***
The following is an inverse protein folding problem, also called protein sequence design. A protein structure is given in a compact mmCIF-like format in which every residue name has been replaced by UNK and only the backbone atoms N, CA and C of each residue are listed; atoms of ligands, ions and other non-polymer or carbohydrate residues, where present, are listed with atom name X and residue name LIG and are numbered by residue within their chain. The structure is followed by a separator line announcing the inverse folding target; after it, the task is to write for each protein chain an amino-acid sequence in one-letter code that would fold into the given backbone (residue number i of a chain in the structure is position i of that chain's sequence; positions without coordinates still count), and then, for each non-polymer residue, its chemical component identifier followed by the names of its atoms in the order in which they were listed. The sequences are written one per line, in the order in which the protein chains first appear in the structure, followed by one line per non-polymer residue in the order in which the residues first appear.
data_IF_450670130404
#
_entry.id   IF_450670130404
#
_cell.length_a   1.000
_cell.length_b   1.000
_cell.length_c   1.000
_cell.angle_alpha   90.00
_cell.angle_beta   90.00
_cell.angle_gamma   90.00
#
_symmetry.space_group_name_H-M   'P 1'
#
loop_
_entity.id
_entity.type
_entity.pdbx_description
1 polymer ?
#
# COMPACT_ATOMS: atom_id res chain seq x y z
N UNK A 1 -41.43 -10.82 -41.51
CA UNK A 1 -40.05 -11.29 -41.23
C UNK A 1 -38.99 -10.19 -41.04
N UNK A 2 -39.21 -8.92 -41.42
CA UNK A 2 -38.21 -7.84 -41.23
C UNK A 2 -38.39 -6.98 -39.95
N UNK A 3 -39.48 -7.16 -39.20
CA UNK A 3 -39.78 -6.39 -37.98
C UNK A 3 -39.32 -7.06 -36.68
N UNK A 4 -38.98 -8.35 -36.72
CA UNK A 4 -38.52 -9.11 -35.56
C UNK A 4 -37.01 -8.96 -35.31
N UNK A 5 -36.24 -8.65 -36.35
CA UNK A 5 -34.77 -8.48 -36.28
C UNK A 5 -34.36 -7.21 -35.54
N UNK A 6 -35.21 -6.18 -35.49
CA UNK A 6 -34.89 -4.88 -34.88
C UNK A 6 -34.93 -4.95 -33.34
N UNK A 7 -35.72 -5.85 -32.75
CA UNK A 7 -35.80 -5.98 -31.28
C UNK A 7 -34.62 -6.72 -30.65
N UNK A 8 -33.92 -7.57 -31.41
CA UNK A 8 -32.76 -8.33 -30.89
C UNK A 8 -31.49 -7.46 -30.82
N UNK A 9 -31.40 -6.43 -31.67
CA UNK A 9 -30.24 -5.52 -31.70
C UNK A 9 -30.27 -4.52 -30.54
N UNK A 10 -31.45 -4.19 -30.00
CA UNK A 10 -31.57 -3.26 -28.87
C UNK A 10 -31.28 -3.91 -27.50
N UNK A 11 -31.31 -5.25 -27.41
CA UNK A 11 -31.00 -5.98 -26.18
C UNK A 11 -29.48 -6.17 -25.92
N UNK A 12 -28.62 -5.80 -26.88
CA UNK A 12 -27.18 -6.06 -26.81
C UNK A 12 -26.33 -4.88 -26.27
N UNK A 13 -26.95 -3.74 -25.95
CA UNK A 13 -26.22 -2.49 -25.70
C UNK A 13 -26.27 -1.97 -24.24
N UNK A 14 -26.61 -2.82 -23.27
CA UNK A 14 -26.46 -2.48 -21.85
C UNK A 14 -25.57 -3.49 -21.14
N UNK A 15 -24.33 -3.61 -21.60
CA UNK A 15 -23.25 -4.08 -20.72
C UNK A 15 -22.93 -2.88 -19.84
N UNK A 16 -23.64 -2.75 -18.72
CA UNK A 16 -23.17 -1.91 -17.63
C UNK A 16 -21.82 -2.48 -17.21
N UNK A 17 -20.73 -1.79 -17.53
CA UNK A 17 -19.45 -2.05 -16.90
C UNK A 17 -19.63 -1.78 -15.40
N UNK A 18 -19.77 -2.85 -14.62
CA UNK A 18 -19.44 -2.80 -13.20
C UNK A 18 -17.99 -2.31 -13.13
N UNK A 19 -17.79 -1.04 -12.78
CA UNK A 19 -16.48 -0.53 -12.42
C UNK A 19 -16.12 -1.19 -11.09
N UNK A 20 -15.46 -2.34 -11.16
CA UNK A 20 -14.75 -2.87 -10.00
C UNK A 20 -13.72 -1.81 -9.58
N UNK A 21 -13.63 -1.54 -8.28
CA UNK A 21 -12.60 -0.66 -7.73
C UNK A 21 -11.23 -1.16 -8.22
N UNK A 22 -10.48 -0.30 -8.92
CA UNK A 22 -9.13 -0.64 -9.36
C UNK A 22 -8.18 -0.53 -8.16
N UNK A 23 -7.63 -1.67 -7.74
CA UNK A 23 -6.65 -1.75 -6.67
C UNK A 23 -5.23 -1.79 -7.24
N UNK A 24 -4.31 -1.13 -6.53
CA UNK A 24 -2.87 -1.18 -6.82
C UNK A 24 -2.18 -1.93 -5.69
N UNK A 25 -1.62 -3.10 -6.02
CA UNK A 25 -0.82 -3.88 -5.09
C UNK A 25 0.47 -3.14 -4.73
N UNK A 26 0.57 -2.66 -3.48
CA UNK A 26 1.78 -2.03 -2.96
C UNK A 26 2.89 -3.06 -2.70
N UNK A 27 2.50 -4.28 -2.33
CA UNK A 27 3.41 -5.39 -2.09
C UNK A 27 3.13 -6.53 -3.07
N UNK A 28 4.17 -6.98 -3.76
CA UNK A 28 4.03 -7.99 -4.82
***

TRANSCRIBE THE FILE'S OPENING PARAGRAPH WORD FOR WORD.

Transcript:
The following is an inverse protein folding problem, also called protein sequence design. A protein structure is given in a compact mmCIF-like format in which every residue name has been replaced by UNK and only the backbone atoms N, CA and C of each residue are listed; atoms of ligands, ions and other non-polymer or carbohydrate residues, where present, are listed with atom name X and residue name LIG and are numbered by residue within their chain. The structure is followed by a separator line announcing the inverse folding target; after it, the task is to write for each protein chain an amino-acid sequence in one-letter code that would fold into the given backbone (residue number i of a chain in the structure is position i of that chain's sequence; positions without coordinates still count), and then, for each non-polymer residue, its chemical component identifier followed by the names of its atoms in the order in which they were listed. The sequences are written one per line, in the order in which the protein chains first appear in the structure, followed by one line per non-polymer residue in the order in which the residues first appear.